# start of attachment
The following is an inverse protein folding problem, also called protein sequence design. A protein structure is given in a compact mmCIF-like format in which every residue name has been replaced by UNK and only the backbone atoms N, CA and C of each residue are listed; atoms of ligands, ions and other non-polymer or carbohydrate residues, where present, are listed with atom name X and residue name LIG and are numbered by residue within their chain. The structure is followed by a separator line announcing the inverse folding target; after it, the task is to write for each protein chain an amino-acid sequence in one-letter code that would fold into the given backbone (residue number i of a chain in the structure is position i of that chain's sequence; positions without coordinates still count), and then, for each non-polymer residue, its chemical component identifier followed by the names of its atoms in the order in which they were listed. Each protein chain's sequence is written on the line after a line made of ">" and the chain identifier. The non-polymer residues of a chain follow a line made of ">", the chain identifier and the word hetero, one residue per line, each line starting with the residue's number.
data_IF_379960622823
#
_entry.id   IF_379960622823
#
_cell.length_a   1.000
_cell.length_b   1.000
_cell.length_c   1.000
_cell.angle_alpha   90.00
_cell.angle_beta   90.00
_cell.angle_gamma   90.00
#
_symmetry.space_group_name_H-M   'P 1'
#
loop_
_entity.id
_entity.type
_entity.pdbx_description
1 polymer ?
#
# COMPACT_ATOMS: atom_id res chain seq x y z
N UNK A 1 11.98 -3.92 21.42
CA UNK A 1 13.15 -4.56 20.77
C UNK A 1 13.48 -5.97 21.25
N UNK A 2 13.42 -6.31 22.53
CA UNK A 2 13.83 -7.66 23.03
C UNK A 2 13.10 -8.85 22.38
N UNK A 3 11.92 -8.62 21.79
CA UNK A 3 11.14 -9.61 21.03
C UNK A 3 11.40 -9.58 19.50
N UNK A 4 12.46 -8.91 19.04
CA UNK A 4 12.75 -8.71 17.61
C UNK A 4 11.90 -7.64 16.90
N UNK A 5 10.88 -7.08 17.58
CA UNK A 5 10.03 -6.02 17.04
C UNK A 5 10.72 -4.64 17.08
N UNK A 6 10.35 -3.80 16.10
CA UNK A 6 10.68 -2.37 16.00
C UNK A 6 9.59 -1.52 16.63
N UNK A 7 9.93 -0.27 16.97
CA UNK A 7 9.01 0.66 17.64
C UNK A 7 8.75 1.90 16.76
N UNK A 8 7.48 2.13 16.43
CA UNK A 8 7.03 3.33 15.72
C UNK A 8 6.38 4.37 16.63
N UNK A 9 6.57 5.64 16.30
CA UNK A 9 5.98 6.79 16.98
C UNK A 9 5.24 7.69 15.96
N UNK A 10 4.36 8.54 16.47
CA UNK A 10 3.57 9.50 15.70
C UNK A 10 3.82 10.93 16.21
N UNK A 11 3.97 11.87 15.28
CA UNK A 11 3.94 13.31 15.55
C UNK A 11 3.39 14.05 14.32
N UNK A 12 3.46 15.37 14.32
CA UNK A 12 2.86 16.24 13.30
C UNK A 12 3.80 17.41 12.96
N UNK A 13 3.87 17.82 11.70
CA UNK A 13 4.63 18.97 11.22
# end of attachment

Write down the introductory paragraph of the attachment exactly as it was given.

The following is an inverse protein folding problem, also called protein sequence design. A protein structure is given in a compact mmCIF-like format in which every residue name has been replaced by UNK and only the backbone atoms N, CA and C of each residue are listed; atoms of ligands, ions and other non-polymer or carbohydrate residues, where present, are listed with atom name X and residue name LIG and are numbered by residue within their chain. The structure is followed by a separator line announcing the inverse folding target; after it, the task is to write for each protein chain an amino-acid sequence in one-letter code that would fold into the given backbone (residue number i of a chain in the structure is position i of that chain's sequence; positions without coordinates still count), and then, for each non-polymer residue, its chemical component identifier followed by the names of its atoms in the order in which they were listed. Each protein chain's sequence is written on the line after a line made of ">" and the chain identifier. The non-polymer residues of a chain follow a line made of ">", the chain identifier and the word hetero, one residue per line, each line starting with the residue's number.